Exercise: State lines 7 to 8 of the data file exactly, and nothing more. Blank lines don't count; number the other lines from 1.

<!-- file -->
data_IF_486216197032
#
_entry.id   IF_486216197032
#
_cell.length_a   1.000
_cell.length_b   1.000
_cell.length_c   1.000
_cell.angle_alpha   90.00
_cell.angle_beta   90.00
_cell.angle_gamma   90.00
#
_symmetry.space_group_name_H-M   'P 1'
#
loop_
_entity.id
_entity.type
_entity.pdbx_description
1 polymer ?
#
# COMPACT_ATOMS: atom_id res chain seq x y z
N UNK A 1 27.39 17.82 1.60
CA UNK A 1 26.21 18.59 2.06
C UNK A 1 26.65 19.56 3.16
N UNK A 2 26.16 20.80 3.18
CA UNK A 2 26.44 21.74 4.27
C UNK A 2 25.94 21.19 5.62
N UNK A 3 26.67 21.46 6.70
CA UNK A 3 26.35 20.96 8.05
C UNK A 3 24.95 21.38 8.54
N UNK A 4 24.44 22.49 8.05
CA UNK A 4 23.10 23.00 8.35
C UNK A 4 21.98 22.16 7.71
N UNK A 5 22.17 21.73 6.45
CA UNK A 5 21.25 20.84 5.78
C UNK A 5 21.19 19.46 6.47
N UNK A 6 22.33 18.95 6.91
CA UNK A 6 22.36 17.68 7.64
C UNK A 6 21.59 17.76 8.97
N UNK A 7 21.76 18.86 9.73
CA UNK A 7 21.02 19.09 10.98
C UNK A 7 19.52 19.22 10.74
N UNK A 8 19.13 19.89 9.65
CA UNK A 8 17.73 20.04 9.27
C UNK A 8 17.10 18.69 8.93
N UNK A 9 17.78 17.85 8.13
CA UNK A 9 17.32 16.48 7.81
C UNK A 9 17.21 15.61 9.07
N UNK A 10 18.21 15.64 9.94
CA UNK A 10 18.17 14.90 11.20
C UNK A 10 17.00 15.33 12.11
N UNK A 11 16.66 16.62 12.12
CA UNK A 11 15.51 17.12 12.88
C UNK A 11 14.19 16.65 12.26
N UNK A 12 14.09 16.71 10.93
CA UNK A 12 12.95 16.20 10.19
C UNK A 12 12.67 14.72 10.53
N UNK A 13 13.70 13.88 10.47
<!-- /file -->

_cell.length_c   1.000
_cell.angle_alpha   90.00